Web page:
f. Public Wells

Two cement public wells still exist and continue to serve the water needs of the people in the centro. One is located in the premises of the central school. This well was built by Capitan Macario Talay sometime in 1937, during his last term as president of the town. Capitan Macario Talay was the father of Miss Vicenta Talay, Grate III teacher at the Rizal Central Elementary School. The other well is located at the public plaza and was constructed by Capitan Domingo Littaua during his term of office as President of Rizal in 1927. Another pump well was installed in front of the Public Dispensary in 1951 by Zone I.

These wells are significant due to the fact that Rizal is located on top of a hill and one of the greatest problems of the people is water. Without them, the people would still be going up and down the hill in order to draw their water from the river.

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6. Important facts, incidents, or events that took place:

a. During the Spanish Occupation:

1. Schools were established and maintained by the priests. "Gramatica EspaƱola" and "Doctrina Christiana" were the subjects taught. The Spanish teachers were: Damian Palattao, Benigna Bauag, Claudia Talla, Francisca Pingad, and the last was Paberiano Palmea.
2. Civil Government: In 1775, the people were given the chance to participate in managing the affairs of the converment. The first one appointed as governadorcillo was Don Pedro Sibal, followed by Don Remigio Banad in 1778.
3. The church of Malaueg was founded in 1904 by Father Miguel Mola.

b. During the American Occupation to Wordl War II:

1. Schools were opened.
2. More participation of the people in handling the affairs of the government.

c. During the Japanese occupation:

During the Japanese occupation, a person or persons suspected of cooperating with the guerrillas were tied and made to drink a can of water. Other forms of maltreatment were brutally used.

d. During the Guerrilla period:

The army arrived in Centro, Rizal under the command of Blackburn, the battalion commander. The school building was used by the guerrillas as headquarters. The people were forced to cooperate with the guerrillas. Bolomen, WAS, and food agents were organized by the army. The people were organized by the army. The people were compelled by the military authorities to construct the road and the airstrip.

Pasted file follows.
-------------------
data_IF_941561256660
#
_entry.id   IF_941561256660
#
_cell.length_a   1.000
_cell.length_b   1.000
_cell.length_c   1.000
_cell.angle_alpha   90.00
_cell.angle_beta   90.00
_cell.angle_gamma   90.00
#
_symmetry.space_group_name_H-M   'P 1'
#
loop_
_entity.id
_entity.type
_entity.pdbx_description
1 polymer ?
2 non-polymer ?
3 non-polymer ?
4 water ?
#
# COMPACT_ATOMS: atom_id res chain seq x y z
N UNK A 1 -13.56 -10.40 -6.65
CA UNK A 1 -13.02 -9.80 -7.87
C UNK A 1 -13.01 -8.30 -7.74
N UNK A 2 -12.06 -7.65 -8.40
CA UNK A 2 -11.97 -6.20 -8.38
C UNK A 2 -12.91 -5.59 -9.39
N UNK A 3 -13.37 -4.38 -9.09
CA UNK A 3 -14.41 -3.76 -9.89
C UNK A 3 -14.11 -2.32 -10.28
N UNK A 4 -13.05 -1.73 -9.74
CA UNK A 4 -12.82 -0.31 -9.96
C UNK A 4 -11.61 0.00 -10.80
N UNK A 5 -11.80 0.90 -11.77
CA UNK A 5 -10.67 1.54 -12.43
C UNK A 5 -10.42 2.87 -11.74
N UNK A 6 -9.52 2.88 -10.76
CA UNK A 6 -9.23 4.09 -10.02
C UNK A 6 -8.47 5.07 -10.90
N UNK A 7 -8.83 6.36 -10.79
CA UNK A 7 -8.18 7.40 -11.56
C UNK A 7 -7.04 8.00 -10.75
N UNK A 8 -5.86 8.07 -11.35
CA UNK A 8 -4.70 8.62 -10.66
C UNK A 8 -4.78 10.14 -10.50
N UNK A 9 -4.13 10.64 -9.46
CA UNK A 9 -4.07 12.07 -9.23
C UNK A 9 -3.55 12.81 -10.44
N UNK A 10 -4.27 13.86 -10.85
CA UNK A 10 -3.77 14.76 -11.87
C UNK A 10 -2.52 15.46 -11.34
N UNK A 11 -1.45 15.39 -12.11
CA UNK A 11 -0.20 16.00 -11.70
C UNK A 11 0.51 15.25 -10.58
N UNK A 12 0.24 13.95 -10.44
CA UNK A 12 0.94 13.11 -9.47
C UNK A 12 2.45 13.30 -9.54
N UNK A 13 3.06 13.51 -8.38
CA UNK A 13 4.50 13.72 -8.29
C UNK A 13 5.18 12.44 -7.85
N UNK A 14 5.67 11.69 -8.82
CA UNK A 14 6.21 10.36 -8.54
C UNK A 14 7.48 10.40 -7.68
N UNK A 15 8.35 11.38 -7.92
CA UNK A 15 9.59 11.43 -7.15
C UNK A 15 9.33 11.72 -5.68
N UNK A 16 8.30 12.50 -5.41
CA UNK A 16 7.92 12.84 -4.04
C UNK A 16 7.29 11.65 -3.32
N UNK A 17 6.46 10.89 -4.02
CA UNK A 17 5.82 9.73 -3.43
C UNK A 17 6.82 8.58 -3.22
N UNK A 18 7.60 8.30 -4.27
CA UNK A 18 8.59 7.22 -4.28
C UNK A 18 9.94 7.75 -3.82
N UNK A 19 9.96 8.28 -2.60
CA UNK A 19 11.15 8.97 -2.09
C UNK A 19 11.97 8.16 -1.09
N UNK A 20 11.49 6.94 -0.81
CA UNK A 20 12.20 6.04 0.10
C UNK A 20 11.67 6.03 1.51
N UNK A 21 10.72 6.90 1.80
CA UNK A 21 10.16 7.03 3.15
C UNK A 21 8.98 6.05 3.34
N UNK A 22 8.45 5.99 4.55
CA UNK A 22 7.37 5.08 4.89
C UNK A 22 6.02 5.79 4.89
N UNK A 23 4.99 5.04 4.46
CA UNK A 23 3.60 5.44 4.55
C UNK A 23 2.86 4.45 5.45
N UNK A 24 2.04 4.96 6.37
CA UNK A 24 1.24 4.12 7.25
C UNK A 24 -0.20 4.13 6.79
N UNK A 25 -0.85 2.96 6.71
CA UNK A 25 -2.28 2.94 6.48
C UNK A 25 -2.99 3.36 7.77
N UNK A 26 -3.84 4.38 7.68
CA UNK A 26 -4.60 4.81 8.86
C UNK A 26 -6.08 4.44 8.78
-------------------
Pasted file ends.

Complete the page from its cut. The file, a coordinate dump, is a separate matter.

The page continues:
Suspected spies were put to death. Fourteen persons were killed by the army and they were buried in the Centro. Later, the battalion headquarters were moved to the barrio of Nanungaran. Then, the base hospital was transferred to the Centro. It remained here up to the month of May 1945.
After World War II, in spite of the good program of the administration, nothing has been done in this town. There were government projects like the public dispensary, the school shop building, and the construction of the national road to the Centro, but with much regret, nothing has been accomplished. It was only before the election that public projects were started, but as soon as the projects were started, the work soon stopped. Such an attitude seems to be only a bait for the purpose of electioneering only.

[Note to the reader: The preceding number was "6," and the next paragraph is already "8," so it is presumed that the typist of the original document made a mistake. Also, next paragraph seems altogether misplaced, given how other historical data documents have been outlined.]

8. In July 1946, a very strong typhoon destroyed the crops which were about to be gathered. Consequently starvation followed famine, of clothes, high death rate due, there was a shortage of clothing and a to sickness resolved [Note to the reader: the previous sentence was transcribed as is, although it ultimately does not make any real sense.]